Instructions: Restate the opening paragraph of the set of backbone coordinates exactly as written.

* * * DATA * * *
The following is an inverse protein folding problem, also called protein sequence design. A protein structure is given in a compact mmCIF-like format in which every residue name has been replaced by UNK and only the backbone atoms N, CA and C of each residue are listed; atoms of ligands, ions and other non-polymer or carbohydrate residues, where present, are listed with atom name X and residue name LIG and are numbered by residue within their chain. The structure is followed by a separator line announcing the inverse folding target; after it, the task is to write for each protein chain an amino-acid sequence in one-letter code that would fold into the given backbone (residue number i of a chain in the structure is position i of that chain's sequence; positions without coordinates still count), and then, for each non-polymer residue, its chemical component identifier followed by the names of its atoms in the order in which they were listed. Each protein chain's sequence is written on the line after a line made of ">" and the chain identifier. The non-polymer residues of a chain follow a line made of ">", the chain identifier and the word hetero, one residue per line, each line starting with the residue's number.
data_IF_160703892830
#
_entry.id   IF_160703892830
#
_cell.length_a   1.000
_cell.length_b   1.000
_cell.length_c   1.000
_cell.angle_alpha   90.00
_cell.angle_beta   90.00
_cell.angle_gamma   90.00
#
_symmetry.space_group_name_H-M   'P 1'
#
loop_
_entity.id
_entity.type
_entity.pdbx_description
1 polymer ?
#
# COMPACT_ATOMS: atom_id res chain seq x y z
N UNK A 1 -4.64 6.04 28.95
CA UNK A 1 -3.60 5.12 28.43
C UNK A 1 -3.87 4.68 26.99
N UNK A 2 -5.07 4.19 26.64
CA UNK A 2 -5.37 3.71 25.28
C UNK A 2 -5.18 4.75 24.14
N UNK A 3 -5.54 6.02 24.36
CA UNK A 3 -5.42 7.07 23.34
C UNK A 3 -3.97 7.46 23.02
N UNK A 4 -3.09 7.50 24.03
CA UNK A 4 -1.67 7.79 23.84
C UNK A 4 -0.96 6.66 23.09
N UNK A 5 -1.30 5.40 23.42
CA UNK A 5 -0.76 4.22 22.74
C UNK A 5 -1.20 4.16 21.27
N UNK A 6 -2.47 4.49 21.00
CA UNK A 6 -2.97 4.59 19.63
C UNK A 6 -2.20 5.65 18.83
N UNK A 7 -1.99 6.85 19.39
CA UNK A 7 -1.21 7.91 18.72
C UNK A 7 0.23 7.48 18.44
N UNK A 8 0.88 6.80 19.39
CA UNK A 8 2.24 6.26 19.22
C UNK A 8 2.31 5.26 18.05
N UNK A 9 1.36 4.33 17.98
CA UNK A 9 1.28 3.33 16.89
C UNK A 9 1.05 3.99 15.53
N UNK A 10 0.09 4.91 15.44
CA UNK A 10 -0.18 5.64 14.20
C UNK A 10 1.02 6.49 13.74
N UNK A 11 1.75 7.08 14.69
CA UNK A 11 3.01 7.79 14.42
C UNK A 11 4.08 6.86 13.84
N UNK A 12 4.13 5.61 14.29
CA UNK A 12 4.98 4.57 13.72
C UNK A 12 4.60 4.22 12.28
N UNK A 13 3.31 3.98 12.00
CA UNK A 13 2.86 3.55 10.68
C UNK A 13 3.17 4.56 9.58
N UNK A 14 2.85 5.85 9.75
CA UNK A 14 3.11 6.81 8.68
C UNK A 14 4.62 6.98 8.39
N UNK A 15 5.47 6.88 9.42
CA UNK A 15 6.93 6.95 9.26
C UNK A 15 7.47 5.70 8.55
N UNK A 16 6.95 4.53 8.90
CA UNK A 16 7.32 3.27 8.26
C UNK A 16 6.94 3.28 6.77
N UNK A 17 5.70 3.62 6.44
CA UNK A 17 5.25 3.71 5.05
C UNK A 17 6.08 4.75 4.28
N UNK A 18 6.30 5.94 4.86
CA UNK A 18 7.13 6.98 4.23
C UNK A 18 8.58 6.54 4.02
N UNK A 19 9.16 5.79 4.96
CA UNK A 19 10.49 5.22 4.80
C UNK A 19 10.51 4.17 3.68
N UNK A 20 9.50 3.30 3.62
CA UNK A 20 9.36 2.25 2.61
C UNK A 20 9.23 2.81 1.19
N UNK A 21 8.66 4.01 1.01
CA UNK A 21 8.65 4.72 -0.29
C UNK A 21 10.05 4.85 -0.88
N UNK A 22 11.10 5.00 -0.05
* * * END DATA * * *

The following is an inverse protein folding problem, also called protein sequence design. A protein structure is given in a compact mmCIF-like format in which every residue name has been replaced by UNK and only the backbone atoms N, CA and C of each residue are listed; atoms of ligands, ions and other non-polymer or carbohydrate residues, where present, are listed with atom name X and residue name LIG and are numbered by residue within their chain. The structure is followed by a separator line announcing the inverse folding target; after it, the task is to write for each protein chain an amino-acid sequence in one-letter code that would fold into the given backbone (residue number i of a chain in the structure is position i of that chain's sequence; positions without coordinates still count), and then, for each non-polymer residue, its chemical component identifier followed by the names of its atoms in the order in which they were listed. Each protein chain's sequence is written on the line after a line made of ">" and the chain identifier. The non-polymer residues of a chain follow a line made of ">", the chain identifier and the word hetero, one residue per line, each line starting with the residue's number.